On the other hand, Kremlin Spokesperson Dmitri Peskov, in an interview with CNN reporter Christiane Amanpour on March 22, 2022, stated that if Russia’s survival was threatened, it could resort to nuclear weapons and threatened the possibility of the West’s military intervention in the Ukraine War. In a sense, Peskov referred to the document that entered into force in 2020 on the conditions under which nuclear weapons will be used.
While the Moscow administration hardened its rhetoric over time; it openly threatened the states that support Ukraine. As a matter of fact, a Russian state television openly threatened England during the broadcast about SARMAT, claiming that the weapon in question could reach London in two minutes and wipe England off the map. On the other hand, the Russian media implied that a SARMAT weapon could destroy an area as large as the state of Texas or the whole of France, thus intimidating the US and France.
In the statements made by the Russian authorities regarding the claims of the Western states that Russia could use nuclear weapons in the Ukrainian War, it was noteworthy that the deterrent effect of nuclear weapons began to be emphasized. As a matter of fact, Alexander Trofimov, Head of the Disarmament and Arms Control Department of the Russian Ministry of Foreign Affairs, argued at the Nuclear Non-Proliferation Treaty Review Conference in New York that the allegation that Russia threatened to use nuclear weapons to win the Ukrainian War is not true. As stated in the Nuclear Weapons Doctrine, he stated that Russia could resort to these weapons only if it was exposed to any weapon of mass destruction or conventional weapon attack.
Again, the Russian Defense Minister stated that there is no need to use nuclear weapons to win the war in Ukraine and that they can win the war with conventional troops; he underlined that nuclear weapons are a deterrent factor, saying that they will only resort to nuclear weapons in self-defense. Maria Zakharova, Spokesperson of the Russian Ministry of Foreign Affairs right after, stated that nuclear weapons would only be used in emergencies and in response to any attack. The spokesperson added that it is not in Russia’s interest for Russia to confront NATO and the US directly.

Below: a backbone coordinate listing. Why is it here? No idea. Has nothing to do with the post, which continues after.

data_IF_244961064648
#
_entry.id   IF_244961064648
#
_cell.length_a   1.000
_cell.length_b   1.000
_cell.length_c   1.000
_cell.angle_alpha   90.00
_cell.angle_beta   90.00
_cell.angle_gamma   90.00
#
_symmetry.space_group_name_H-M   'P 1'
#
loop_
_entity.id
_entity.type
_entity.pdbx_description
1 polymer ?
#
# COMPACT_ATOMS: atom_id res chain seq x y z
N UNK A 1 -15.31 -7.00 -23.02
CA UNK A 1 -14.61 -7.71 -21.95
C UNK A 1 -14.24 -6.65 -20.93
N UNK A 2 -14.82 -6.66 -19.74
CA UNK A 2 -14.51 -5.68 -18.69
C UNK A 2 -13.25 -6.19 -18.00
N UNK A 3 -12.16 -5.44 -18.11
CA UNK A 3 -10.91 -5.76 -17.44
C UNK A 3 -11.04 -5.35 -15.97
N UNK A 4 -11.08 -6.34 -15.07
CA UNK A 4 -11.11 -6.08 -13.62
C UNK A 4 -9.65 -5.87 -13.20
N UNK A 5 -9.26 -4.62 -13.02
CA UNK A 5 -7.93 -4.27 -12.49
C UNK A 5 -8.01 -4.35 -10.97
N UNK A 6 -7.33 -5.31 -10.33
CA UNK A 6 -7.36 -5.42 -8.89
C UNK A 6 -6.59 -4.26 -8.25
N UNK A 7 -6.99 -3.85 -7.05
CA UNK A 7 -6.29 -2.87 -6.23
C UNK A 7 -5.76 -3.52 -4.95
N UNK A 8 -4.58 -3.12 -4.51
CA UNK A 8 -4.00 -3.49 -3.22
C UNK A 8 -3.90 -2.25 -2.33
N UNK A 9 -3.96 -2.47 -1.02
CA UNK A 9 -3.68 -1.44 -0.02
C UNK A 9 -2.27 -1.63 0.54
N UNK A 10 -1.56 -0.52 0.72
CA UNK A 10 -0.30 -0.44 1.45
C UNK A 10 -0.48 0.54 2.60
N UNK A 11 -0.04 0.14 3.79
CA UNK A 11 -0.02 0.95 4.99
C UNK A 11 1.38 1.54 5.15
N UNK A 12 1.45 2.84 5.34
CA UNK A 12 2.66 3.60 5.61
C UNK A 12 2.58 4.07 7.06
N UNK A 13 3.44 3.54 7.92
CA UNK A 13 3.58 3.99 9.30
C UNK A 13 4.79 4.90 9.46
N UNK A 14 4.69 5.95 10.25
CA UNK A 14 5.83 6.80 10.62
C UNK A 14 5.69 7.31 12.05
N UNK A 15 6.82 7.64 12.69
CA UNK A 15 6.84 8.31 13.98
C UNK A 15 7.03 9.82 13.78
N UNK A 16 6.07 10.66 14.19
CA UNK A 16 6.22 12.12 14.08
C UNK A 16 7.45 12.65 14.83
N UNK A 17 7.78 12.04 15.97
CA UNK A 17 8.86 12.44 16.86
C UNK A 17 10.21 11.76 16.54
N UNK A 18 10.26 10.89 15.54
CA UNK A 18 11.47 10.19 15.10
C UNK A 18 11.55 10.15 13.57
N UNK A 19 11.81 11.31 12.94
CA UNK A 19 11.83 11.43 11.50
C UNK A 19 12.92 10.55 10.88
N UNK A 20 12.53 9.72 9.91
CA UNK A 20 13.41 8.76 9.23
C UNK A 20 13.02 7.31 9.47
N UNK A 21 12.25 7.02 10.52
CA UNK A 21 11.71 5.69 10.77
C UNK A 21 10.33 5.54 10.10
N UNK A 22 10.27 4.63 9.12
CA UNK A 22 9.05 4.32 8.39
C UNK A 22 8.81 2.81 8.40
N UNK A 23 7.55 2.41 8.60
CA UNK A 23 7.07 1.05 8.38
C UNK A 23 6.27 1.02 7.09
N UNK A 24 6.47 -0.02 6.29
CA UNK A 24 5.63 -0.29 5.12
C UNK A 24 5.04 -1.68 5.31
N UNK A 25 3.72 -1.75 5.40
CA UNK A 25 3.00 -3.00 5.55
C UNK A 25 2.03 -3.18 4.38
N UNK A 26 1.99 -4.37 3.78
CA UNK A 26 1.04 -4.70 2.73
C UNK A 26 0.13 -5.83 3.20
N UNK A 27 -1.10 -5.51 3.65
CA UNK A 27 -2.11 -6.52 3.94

Russia’s Deputy Chairman of the National Security Council, Dmitry Medvedev, who is at the center of the discussions regarding the Zaporizhzhia Nuclear Facility, warned that the disintegration of nuclear powers like Russia could result in doomsday, and openly implied that moves aimed at harming Russia’s political integrity would lead to a nuclear war.
Finally, while Putin announced a “partial mobilization” after the news that a referendum would be held in the Donbas region on the accession to Russia; he claimed that the West was blackmailing Russia to use nuclear weapons. In addition, the Russian leader stated that they would use all the weapons at their disposal, including nuclear weapons, to protect the territorial integrity of his country against the West, which aims to destroy Russia, and emphasized that this was not a bluff.
On 1 August 2002; in other words, the sudden threat of nuclear war by Putin, who stated in a letter he sent to the Nuclear Non-Proliferation Treaty Review Conference a short time ago that Russia does not want nuclear war and there will be no winner such a war, is an issue that can be evaluated from different perspectives. But the truth is that; nuclear weapons and nuclear war have become a clear threat.
As a result, Russia sees the moves of the West, especially the developments in Ukraine, as a threat to its national existence and survival, and states that it can use nuclear weapons to protect its survival, as stated in the document published in 2020. The issue of nuclear weapons, on which the international public has turned to cooperation rather than competition, has been on the rise again since the Détente Period. Perhaps since the Cuban Crisis, the threat of nuclear war has never been more clearly articulated by leaders. Therefore, the threat has now become much more serious and bigger. The Cold War, which ended with the contributions of Mikhail Gorbachev, the leader of the Soviet Union at the time, resurrected with the death of Gorbachev, and nuclear deterrence once again found its place on the agenda of the international public opinion.